Even though some aspects of the carbon cycle are not yet well known, we know with certainty that human-caused greenhouse gas emissions are causing climate change. 

We already have enough knowledge to act to reduce greenhouse gas emissions.

In your opinion, what role do individuals play in reducing greenhouse gas emissions, and what lifestyle changes do you recommend?

There are many things we can do. I believe individuals must be willing to change how they consume energy. That’s the most important thing. What gets us in trouble, mostly, is the fossil fuel usage and release of carbon dioxide through fossil fuel usage. It links to every aspect of how we use energy. 

To change how you consume energy, first, be aware of it and think about how you can reduce your energy use, or carbon footprint, and how to use other renewable energies to substitute some of the energy you need to use. Use public transportation if possible. 

From a production point of view, do we really need to produce a huge package for some products that are used once and immediately go to landfill? We need to think about the lifecycle of particular products we’re using right now and shy away from single-use products. Recycle and compost. 

For reducing methane emissions, another thing that will be helpful in addition to thinking about composting is our red meat consumption. A significantly large amount of methane emissions is associated with livestock cultivation. We also need to think about equity. There are some countries that have very low capital greenhouse gas emissions and we need to allow those to grow a little bit because we don’t want to further deteriorate living standards that are already in critical conditions. 

So there’s a lot to think about. There are immediate steps and longer-term steps that have implications in society. 

What is a moment from your career you feel proud of? 

A very enjoyable moment as a scientist is when I go to a science conference and people come up to me and say they read my paper, agree with my findings, and then we start having a very good discussion about it. 

Also, related to my experience talking with media climate reporters, first, I often talk with a reporter for two to three hours because they are genuinely interested in understanding the global carbon cycle and greenhouse gases. Second, seeing the end piece of an article and realizing they accurately delivered my message makes me feel really good. I know that through their message, what I said reached a large audience. 

Can you discuss any recent breakthroughs or developments in the field of greenhouse gas research that you find particularly exciting?

I think the scientific community can agree upon the importance of greenhouse gas measurements right now and also recognize the need to expand these measurements.

My group has operated a very unique, globally distributed, measurement network since the 1960s. We ask people to take air samples and send them back to us for analysis. We now analyze around 18,000 flask-air samples from approximately 75 locations around the world each year, but we need more of these measurements.  

NOAA GML’s portable flask sampling unit used in more than 50 sites around the world. 

I hope the next breakthrough will be a large expansion of greenhouse gas measurements to help us understand the science better and encourage more participation from countries that haven’t given much thought about monitoring  greenhouse gases. Increasing society’s ability to track greenhouse gas emissions can also help determine if any reduction actions/policies are effective.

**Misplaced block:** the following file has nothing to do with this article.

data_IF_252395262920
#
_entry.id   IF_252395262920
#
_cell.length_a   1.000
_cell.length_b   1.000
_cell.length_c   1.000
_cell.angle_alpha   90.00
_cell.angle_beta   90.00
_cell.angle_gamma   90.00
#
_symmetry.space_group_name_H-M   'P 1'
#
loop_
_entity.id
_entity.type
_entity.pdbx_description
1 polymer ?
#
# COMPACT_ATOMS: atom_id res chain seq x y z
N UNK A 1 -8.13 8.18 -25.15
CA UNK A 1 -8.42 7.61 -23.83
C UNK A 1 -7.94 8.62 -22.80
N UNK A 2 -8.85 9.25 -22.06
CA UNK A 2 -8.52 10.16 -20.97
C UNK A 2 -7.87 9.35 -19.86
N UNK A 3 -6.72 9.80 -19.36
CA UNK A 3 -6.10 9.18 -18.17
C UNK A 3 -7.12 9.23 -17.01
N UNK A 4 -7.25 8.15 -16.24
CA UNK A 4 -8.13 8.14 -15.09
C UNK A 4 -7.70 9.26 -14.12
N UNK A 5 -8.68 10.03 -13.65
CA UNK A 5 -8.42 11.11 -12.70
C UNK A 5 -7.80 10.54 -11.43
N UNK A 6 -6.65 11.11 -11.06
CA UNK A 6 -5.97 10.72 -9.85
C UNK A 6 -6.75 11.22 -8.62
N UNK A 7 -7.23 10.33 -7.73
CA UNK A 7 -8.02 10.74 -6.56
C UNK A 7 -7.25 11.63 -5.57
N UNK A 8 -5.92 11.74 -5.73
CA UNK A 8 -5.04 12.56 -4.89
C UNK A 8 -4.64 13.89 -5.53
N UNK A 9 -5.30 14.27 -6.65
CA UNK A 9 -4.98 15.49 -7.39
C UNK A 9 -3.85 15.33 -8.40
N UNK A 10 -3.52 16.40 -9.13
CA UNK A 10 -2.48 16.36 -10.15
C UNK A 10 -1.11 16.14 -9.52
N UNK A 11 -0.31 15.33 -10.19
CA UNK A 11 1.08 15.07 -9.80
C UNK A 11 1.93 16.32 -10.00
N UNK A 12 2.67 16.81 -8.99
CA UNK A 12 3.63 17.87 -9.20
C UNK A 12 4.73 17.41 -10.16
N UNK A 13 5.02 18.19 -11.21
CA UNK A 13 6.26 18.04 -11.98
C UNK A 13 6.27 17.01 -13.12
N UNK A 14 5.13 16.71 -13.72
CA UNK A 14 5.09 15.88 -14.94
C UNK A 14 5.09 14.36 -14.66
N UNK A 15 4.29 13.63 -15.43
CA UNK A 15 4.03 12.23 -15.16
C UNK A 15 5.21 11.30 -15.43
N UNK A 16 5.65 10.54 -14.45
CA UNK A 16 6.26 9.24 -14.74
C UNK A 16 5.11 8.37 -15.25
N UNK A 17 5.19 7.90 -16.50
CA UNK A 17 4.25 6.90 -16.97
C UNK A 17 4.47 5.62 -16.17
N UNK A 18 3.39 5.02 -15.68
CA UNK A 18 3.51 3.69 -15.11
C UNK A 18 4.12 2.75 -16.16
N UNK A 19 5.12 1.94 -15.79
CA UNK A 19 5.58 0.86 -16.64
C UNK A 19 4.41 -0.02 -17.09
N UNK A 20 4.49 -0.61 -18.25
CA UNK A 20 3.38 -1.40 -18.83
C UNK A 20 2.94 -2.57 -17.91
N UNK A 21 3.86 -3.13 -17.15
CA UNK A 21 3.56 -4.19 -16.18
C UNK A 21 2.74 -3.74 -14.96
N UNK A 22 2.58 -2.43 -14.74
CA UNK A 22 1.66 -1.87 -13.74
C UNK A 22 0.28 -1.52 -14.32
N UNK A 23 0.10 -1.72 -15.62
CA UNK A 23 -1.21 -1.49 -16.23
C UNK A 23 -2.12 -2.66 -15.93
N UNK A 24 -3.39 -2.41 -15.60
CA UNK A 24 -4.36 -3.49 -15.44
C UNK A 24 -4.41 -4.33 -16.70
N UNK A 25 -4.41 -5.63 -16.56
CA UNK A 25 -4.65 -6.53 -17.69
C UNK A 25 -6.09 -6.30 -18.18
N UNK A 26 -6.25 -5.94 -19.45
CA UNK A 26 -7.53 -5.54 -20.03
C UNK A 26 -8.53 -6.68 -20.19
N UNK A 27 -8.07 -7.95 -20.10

What are some misconceptions or stereotypes about women in science that you would like to challenge?

When I grew up, I was told that girls cannot do as well in science and math as boys, and I don’t agree with that. I challenge that by action. I was a top student in math, physics, and chemistry. Now I’ve been a scientist for quite a few years.

To be a successful scientist, you need the ability to have critical thinking skills and work in a large collaborative effort, especially for greenhouse gas. Both boys and girls can be good at that. There’s no clear gender separation in what we are good at doing.

In your opinion, what can be done to encourage more girls and women to pursue careers in STEM fields?

First of all, we need to fight some of the stereotypes that we discussed earlier and that I personally think are not true. It would be helpful for school teachers to engage female scientists in outreach activities and provide more opportunities for girls to be exposed to science at a young age so they can learn what a career as a scientist in general and as a female scientist looks like. 

For the young women looking to study greenhouse gases, what is your greatest piece of advice?

I think it’s a great way for you to make a positive impact on your life, the lives of others, and the whole Earth environment.

If you are currently studying sciences, don’t give up. We all get stuck at a certain point. If you are stuck with math and science subjects in school, reach out for help. 

Even if you’re not good at science and math, take a step back and re-evaluate. You can still be good at communication to help link the scientist to the public. You can be good at visual art to show the impacts of greenhouse gas and global warming and raise people’s awareness. You can help find solutions. There are many things you can do to contribute to making positive impacts on mitigating or limiting the global warming crisis.  

What do you hope people will take away from Women’s History Month celebrations and discussions?

I really feel that Women’s History Month is a special time to celebrate and reflect. We’re celebrating the huge contributions women have made to many areas of life. For me, I pay particular attention to the women who paved the road for women scientists.

Also, I think it’s a time for reflection on where we need to improve going forward. I don’t think we need to focus on obstacles of the past. I hope we can encourage more girls to do science and encourage them to think about how to make their future career impactful and beneficial for society.